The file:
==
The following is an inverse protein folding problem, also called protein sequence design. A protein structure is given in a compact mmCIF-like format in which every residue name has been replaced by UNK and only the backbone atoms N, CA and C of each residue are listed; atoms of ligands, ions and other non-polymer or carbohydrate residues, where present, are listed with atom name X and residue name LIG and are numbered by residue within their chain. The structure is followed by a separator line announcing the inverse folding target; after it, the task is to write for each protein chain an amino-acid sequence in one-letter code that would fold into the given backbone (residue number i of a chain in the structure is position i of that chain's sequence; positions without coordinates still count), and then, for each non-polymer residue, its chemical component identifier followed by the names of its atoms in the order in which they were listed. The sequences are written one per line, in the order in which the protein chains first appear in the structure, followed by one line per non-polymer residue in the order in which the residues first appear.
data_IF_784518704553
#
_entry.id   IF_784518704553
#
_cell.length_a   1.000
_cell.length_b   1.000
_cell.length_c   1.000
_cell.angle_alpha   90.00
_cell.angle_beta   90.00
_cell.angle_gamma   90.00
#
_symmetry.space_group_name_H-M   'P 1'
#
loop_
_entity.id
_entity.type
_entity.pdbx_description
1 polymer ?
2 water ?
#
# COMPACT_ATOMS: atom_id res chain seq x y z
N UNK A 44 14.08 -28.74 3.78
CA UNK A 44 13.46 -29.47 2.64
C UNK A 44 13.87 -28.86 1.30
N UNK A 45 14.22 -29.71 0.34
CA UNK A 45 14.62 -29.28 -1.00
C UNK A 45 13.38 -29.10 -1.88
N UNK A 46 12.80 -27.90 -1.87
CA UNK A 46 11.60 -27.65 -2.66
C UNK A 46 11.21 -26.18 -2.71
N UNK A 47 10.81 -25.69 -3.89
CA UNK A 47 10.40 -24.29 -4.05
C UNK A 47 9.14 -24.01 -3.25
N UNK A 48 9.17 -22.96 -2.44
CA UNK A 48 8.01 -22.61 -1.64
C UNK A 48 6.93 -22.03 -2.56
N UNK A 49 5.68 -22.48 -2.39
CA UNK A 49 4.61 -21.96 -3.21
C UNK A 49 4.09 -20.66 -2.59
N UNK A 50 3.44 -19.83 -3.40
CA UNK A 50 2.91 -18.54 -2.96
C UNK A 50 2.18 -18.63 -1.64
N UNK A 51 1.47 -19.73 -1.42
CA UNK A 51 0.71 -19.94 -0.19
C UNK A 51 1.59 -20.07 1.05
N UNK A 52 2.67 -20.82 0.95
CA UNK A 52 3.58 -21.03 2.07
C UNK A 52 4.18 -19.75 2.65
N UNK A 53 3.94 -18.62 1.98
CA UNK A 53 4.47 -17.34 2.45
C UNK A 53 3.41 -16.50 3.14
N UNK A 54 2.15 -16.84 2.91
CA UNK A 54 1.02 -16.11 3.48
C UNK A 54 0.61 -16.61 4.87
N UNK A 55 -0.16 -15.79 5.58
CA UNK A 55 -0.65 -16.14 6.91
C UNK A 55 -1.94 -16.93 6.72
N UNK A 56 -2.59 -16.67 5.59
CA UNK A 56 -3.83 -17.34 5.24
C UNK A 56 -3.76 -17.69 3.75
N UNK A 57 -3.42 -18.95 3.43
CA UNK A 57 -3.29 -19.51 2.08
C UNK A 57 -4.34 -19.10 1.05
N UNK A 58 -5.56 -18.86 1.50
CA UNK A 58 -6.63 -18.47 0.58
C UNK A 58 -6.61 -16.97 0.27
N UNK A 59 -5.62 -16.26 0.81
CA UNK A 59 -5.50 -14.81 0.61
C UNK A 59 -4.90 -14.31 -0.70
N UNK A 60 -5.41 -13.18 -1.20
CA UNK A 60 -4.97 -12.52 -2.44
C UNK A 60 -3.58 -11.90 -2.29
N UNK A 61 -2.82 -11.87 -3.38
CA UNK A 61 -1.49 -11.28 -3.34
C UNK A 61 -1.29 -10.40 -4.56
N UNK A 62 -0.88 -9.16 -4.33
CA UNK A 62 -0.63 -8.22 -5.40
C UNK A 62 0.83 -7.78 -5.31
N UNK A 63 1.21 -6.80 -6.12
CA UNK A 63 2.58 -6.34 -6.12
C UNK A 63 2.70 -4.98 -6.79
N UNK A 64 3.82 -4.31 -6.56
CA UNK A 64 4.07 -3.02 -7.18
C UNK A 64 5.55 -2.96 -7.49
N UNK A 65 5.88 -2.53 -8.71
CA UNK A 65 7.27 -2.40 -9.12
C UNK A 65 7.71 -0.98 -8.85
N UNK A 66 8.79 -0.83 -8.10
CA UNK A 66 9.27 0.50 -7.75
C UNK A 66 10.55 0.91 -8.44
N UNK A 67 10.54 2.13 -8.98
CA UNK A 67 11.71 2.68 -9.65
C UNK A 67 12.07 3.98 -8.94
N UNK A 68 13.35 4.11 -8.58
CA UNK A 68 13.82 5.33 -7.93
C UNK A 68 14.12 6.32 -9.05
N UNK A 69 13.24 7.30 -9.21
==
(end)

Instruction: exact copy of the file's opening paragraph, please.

The following is an inverse protein folding problem, also called protein sequence design. A protein structure is given in a compact mmCIF-like format in which every residue name has been replaced by UNK and only the backbone atoms N, CA and C of each residue are listed; atoms of ligands, ions and other non-polymer or carbohydrate residues, where present, are listed with atom name X and residue name LIG and are numbered by residue within their chain. The structure is followed by a separator line announcing the inverse folding target; after it, the task is to write for each protein chain an amino-acid sequence in one-letter code that would fold into the given backbone (residue number i of a chain in the structure is position i of that chain's sequence; positions without coordinates still count), and then, for each non-polymer residue, its chemical component identifier followed by the names of its atoms in the order in which they were listed. The sequences are written one per line, in the order in which the protein chains first appear in the structure, followed by one line per non-polymer residue in the order in which the residues first appear.